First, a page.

Division of Legislative Services > Legislative Record > 2008

HJR 90: Joint Subcommittee Studying Science, Math and Technology Education

September 30, 2008

Delegate Cosgrove, chair, welcomed members to the second meeting of the 2008 interim. Staff briefly reviewed follow-up materials that are available on the joint subcommittee's website.


Dr. Mary Kasarda and Dr. Brenda Brand, Virginia Tech
Dr. Kasarda gave information on pre-engineering, the STEM workforce, and Virginia Tech's online courses for teachers. Dr. Kasarda proposed that the Commonwealth require at least one pre-engineering course in the preK-12 curriculum. Massachusetts is currently the only state with a similar requirement. To prepare teachers for this type of requirement, Dr. Kasarda and Dr. Brand have developed two online, in-service teachers training classes to better prepare teachers to teach engineering concepts in the classroom.

Dr. Brand discussed the difficulty in attracting underrepresented populations to the STEM fields in the preK-12 system. One successful program highlighted by Dr. Brand was a high school elective class built around and integrated with the FIRST Robotics program.

Building from this model, Dr. Kasarda and Dr. Brand propose developing two online courses with participation from engineering and education faculty, including graduate students, from Virginia Tech, Norfolk State University, and James Madison University. The first two classes developed will be targeted at in-service teacher training and will focus on how to teach pre-engineering content. The goal of the classes will be to engage and train teachers on STEM content and engineering principles. The price to teachers to take one of the proposed classes online will be $800. A key component of the classes will be participation from major engineering corporations, which have already offered employees to assist in teaching and developing content. The goal of these classes is to prepare teachers for the eventual prospect of requiring at least one pre-engineering course in the preK-12 system. Dr. Kasarda and Dr. Brand have completed a significant amount of preliminary work and are now looking for funding to develop the full content for the two classes.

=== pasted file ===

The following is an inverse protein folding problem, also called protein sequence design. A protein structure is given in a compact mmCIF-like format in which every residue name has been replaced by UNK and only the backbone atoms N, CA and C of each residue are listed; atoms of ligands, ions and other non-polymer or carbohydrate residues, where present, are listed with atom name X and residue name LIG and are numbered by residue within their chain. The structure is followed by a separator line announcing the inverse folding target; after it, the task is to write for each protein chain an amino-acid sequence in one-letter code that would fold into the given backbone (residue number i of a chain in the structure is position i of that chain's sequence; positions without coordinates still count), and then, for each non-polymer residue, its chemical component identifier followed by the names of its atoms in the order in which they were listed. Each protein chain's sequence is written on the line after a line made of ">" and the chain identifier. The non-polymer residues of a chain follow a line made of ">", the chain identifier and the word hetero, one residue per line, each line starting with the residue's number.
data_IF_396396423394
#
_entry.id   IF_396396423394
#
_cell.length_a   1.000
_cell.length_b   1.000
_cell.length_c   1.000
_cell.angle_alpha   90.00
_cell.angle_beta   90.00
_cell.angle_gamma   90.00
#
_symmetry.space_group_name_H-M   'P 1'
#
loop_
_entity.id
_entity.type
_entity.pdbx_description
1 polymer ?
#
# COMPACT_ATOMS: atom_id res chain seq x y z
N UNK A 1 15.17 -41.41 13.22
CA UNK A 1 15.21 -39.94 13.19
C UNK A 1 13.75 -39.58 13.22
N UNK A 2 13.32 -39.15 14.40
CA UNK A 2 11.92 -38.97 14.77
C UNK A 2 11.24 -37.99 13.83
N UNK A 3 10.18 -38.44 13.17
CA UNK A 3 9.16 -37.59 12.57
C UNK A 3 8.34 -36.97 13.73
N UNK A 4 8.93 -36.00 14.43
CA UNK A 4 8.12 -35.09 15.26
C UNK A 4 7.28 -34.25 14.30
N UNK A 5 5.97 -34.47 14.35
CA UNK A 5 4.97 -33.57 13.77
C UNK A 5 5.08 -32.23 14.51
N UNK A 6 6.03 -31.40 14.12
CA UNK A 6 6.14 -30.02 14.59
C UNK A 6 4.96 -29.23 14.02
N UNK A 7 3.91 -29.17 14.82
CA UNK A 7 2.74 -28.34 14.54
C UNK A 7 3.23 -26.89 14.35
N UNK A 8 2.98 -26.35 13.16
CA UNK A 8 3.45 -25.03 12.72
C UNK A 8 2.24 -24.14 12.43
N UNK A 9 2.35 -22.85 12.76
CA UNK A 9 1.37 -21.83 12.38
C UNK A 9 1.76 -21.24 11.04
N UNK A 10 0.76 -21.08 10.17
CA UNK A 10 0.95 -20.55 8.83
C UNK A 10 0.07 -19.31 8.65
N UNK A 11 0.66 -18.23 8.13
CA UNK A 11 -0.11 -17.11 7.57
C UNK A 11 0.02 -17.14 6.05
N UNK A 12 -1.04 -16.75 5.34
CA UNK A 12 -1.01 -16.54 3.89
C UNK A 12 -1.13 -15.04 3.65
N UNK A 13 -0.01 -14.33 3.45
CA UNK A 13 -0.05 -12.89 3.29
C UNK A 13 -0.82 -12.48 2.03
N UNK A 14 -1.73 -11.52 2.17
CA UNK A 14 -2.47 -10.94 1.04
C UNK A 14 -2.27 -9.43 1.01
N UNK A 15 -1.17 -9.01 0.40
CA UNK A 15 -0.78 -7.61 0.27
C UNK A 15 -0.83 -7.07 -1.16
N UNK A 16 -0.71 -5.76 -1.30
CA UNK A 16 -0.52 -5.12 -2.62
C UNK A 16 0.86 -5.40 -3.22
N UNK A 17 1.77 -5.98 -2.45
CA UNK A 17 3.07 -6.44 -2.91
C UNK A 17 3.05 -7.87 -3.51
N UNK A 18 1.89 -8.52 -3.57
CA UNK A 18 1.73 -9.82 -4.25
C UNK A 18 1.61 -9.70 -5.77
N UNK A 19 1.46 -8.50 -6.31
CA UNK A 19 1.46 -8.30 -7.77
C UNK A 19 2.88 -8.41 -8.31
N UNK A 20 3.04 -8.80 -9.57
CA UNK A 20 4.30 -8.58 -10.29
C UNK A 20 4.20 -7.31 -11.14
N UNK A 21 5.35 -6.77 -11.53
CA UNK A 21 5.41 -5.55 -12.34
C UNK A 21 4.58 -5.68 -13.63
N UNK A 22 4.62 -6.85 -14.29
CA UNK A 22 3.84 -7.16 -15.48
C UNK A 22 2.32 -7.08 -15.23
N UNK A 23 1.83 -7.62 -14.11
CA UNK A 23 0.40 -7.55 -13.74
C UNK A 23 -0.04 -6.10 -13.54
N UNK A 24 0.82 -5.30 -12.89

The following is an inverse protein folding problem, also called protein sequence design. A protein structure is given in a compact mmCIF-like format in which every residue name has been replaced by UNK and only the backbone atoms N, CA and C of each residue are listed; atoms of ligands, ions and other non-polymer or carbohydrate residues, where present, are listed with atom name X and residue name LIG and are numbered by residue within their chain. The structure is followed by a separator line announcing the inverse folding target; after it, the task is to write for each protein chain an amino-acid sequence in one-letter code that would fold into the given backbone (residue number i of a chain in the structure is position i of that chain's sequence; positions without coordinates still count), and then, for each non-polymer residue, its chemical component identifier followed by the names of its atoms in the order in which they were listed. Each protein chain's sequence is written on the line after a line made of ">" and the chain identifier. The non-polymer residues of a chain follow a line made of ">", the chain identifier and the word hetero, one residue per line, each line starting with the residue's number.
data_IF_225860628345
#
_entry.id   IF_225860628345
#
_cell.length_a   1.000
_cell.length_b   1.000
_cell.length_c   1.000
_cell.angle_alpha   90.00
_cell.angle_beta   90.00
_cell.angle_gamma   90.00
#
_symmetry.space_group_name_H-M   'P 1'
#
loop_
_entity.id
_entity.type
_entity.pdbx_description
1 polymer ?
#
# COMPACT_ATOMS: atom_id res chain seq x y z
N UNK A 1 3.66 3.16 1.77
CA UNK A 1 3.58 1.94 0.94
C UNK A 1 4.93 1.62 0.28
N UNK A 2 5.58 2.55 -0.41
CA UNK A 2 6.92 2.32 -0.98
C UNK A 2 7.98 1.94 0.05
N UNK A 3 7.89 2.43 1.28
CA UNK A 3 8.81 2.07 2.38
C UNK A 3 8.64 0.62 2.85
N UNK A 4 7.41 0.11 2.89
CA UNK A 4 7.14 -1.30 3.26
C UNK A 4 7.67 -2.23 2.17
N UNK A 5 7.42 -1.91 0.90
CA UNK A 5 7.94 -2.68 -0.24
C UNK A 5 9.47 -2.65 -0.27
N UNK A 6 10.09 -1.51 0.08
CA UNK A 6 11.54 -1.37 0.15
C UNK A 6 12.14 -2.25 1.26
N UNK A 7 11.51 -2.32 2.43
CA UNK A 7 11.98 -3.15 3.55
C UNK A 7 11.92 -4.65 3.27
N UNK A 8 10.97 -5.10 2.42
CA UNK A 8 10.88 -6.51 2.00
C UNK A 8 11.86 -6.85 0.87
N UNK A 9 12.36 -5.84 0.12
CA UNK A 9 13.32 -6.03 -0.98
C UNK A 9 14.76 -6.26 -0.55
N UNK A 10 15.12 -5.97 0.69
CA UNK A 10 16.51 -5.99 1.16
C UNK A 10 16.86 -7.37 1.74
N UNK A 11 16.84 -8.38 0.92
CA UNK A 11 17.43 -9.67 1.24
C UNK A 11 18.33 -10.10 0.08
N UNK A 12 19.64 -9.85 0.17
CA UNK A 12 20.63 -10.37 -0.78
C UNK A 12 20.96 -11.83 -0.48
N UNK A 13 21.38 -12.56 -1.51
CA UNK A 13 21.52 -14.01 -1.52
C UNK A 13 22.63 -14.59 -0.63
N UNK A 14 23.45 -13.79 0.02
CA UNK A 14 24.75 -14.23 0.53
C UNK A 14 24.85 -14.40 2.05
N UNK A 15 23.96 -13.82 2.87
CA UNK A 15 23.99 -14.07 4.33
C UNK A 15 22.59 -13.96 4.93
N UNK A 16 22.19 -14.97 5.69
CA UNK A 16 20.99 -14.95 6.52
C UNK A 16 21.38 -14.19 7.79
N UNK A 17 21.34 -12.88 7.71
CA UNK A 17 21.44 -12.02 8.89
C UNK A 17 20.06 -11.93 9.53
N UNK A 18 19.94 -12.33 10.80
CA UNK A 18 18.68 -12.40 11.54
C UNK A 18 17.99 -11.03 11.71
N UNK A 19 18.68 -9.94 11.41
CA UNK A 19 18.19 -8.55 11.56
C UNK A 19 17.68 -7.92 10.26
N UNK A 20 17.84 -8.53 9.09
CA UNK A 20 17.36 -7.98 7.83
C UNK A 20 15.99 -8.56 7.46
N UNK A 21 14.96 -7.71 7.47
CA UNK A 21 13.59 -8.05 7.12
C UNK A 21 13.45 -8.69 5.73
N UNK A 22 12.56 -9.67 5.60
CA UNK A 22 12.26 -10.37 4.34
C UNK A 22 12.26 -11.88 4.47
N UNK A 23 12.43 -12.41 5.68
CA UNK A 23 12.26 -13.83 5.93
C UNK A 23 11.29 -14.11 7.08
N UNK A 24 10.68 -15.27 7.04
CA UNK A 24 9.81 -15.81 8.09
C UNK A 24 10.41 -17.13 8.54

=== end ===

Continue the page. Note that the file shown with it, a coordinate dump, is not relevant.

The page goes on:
Delegate Cosgrove asked how much it would cost to implement the program. Dr. Kasarda responded that they are looking for $700,000 from the General Assembly. Dr. Kasarda and Dr. Brand are currently pursuing private and federal funding and would appreciate any amount of funding from the General Assembly to help stimulate federal and private contributions.

Delegate Toscano recommended that once funding is secured, Dr. Kasarda and Dr. Brand track the outcomes from this program and its success in training teachers and ultimately improving student performance and interest in the STEM fields. If successful, hard data would be helpful when approaching the General Assembly for funding in the future.

Delegate Nutter pointed out that teacher preparation has been a main focus of this committee and he would like to see support for this program in the list of final recommendations of the joint subcommittee.

Delegate Saxman stated that he would like some additional financial details of this program. Dr. Kasarda reassured Delegate Saxman that after the initial investment this program would be self-sustaining and all future funding would be generated from tuition payments.